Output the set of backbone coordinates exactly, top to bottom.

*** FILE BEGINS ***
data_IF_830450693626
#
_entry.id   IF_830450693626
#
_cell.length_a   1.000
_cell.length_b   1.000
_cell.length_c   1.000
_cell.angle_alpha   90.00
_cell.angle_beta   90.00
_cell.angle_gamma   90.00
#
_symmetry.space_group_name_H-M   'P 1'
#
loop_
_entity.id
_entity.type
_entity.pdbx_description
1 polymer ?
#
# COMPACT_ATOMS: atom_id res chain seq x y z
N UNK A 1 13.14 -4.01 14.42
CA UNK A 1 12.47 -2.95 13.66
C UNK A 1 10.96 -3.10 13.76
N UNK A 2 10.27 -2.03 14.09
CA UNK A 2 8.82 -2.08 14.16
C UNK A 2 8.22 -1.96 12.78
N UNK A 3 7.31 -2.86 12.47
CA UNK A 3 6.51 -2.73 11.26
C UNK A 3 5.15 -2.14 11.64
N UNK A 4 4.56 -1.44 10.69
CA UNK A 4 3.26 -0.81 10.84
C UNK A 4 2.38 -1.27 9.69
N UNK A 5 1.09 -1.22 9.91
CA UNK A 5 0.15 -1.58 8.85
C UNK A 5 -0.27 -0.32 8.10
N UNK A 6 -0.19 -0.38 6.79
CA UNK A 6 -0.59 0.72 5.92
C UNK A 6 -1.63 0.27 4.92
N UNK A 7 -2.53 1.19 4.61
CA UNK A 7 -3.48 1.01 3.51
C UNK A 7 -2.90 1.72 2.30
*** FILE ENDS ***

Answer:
data_IF_830450693626
#
_entry.id   IF_830450693626
#
_cell.length_a   1.000
_cell.length_b   1.000
_cell.length_c   1.000
_cell.angle_alpha   90.00
_cell.angle_beta   90.00
_cell.angle_gamma   90.00
#
_symmetry.space_group_name_H-M   'P 1'
#
loop_
_entity.id
_entity.type
_entity.pdbx_description
1 polymer ?
#
# COMPACT_ATOMS: atom_id res chain seq x y z
N UNK A 1 13.14 -4.01 14.42
CA UNK A 1 12.47 -2.95 13.66
C UNK A 1 10.96 -3.10 13.76
N UNK A 2 10.27 -2.03 14.09
CA UNK A 2 8.82 -2.08 14.16
C UNK A 2 8.22 -1.96 12.78
N UNK A 3 7.31 -2.86 12.47
CA UNK A 3 6.51 -2.73 11.26
C UNK A 3 5.15 -2.14 11.64
N UNK A 4 4.56 -1.44 10.69
CA UNK A 4 3.26 -0.81 10.84
C UNK A 4 2.38 -1.27 9.69
N UNK A 5 1.09 -1.22 9.91
CA UNK A 5 0.15 -1.58 8.85
C UNK A 5 -0.27 -0.32 8.10
N UNK A 6 -0.19 -0.38 6.79
CA UNK A 6 -0.59 0.72 5.92
C UNK A 6 -1.63 0.27 4.92
N UNK A 7 -2.53 1.19 4.61
CA UNK A 7 -3.48 1.01 3.51
C UNK A 7 -2.90 1.72 2.30